And in this chapter, we see Tolstoy talking about what being Russian is all about – as he describes to us the Russian of Russians being made obsolete.

It’s interesting, however, that Tolstoy sees Kutuzov as being the general that Russia needed at the time to repel the French, but he was not the general to attack outside Russia. There are people like that – they’re suitable for a particular time and place but not for something else.

Either way, I thought the last major death of War and Peace was Petya Rostov – but I was wrong. This chapter here is really the ultimate death in the chapter (as much as one character can be said to be more important than another in Tolstoy’s philosophy), even if it’s only conveyed in a few words.

One-Year War and Peace 15.10 – The Standing Down

Shows how fast I read this book last time (and the Bondarchuk movie doesn’t really show what happened to Kutuzov), but I don’t remember this standing down that happened to Kutuzov.

It’s quite sad, but it also lifts Kutuzov up to the ranks of those great military film characters who do great things in the service of war, but are ultimately unappreciated for it.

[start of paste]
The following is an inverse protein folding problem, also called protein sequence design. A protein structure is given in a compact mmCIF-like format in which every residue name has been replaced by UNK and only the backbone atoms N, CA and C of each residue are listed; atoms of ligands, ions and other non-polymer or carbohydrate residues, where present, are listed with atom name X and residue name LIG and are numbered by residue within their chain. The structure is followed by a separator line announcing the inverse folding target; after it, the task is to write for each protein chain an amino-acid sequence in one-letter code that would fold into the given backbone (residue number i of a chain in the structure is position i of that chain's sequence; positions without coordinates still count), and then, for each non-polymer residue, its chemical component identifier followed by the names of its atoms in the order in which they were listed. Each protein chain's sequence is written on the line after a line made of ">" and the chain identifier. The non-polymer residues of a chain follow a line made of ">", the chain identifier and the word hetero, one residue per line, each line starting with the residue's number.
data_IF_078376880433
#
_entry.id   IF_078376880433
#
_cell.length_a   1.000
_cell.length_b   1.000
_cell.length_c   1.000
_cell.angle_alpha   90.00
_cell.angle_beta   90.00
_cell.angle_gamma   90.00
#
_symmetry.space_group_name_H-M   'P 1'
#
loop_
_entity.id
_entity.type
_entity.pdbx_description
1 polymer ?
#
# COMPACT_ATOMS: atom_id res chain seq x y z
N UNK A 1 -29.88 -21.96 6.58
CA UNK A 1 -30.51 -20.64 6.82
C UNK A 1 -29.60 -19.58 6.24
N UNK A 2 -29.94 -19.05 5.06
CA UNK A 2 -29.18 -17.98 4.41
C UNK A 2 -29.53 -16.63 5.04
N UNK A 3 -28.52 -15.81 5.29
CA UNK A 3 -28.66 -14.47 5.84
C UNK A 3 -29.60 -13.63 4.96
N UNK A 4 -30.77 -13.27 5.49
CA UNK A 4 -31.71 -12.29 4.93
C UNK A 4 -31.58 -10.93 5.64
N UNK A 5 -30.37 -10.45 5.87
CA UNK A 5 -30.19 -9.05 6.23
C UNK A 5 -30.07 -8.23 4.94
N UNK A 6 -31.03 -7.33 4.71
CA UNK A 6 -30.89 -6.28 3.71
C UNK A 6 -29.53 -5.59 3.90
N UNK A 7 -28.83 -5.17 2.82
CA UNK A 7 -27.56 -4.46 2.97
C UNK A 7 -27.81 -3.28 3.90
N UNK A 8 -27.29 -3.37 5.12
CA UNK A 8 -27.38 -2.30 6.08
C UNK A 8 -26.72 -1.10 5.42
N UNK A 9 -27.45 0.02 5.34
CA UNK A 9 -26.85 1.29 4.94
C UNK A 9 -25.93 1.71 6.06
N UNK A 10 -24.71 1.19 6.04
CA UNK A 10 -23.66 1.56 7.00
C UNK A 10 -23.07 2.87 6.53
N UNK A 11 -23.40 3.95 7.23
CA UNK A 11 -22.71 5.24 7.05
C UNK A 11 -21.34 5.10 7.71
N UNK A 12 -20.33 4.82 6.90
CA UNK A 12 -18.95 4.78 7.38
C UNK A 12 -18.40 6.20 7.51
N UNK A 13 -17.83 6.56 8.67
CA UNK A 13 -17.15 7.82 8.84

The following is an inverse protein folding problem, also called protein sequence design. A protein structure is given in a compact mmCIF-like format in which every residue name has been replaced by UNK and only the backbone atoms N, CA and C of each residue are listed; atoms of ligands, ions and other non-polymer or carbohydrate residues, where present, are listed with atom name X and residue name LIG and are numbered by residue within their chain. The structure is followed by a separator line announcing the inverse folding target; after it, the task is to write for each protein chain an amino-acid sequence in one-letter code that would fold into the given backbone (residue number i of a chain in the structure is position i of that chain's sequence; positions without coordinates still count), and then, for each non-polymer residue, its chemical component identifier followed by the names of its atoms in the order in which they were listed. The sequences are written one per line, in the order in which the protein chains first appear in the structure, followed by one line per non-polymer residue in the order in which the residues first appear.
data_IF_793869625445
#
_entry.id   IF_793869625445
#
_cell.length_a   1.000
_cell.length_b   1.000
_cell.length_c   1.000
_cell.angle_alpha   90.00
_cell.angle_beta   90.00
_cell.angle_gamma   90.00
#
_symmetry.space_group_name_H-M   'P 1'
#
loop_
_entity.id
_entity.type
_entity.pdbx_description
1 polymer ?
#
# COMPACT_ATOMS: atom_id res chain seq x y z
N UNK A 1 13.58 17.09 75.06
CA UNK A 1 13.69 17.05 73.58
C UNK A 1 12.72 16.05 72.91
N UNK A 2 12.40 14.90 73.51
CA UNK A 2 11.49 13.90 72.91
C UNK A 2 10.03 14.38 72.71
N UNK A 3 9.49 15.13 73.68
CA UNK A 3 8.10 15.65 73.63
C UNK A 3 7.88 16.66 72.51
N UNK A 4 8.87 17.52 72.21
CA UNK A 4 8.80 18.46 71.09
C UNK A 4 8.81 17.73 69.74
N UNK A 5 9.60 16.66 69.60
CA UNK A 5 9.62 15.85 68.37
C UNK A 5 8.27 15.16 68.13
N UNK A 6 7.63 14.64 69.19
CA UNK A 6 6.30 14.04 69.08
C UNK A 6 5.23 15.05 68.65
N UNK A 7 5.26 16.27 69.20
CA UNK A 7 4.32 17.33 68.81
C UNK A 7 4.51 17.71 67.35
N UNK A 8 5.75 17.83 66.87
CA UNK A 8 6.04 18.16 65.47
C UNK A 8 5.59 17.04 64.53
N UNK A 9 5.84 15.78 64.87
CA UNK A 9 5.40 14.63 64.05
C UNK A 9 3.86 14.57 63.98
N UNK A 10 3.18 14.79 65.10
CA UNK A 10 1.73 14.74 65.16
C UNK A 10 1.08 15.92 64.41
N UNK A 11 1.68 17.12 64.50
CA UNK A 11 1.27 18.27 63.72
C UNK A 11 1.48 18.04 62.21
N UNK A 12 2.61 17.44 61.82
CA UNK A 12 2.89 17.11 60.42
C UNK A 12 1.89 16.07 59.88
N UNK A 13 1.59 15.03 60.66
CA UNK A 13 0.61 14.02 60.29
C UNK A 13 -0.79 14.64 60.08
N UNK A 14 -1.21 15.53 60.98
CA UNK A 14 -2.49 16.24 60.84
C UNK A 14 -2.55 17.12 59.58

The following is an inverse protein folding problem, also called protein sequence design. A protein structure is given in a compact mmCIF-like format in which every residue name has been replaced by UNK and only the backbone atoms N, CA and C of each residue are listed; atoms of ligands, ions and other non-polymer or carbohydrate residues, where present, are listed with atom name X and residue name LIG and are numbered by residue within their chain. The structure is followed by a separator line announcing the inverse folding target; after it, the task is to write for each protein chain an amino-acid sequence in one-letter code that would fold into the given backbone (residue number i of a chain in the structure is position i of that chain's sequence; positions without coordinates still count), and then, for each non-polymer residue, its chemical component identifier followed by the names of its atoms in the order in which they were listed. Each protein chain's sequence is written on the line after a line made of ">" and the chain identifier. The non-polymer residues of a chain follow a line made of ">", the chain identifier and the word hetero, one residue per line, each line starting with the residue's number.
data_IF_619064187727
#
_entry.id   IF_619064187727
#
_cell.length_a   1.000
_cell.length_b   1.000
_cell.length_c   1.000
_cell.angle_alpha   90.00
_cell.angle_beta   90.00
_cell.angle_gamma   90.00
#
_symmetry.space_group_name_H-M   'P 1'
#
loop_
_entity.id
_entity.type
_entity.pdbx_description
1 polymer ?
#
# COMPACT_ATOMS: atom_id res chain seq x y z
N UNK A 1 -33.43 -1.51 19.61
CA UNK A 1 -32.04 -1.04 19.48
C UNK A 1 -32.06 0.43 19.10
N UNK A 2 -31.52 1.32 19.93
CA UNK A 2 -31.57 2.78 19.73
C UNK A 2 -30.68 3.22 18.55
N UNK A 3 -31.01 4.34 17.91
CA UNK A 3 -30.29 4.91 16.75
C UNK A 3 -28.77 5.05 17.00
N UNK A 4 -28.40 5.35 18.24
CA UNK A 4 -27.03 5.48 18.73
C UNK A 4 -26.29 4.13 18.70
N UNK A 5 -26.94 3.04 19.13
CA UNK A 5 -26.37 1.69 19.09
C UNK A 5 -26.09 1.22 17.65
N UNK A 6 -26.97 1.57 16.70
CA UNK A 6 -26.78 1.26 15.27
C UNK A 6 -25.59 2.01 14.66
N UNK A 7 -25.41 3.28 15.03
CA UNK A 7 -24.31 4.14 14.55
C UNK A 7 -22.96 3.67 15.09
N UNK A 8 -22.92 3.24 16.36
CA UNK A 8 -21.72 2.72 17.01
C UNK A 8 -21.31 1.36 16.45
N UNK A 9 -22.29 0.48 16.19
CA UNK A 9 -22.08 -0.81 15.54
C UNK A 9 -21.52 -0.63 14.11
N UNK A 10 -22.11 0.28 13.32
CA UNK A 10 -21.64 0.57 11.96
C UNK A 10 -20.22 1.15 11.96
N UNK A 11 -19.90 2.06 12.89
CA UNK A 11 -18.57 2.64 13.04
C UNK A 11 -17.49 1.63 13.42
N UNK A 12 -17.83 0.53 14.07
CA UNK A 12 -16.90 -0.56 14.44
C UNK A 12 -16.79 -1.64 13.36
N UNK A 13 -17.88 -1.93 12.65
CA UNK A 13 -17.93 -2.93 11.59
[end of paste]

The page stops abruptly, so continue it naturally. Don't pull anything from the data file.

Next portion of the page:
I’m thinking particularly of two films here – the one and only Lawrence of Arabia, which I’ve loved since I was a teenager. The ending (sorry, if this is a spoiler, but really, where have you been?), where Lawrence gets a promotion for his work, but sent back to England for ignoring the British and trying to “free” the Arabs, is very similar to this.

And then there is Patton, where George C Scott plays the feisty, unpredicatable general during WWII. It’s quite clear as the movie unfolds, that Patton achieved many great things, but his personality is so abrasive, that ultimately, the army can’t deal with him – and he is sent home.

And here we see it happening to Kutuzov. He’s done so much, and yet he won’t give the final few fights the Russian commanders want to see, and so he knows he’s about to be stood down.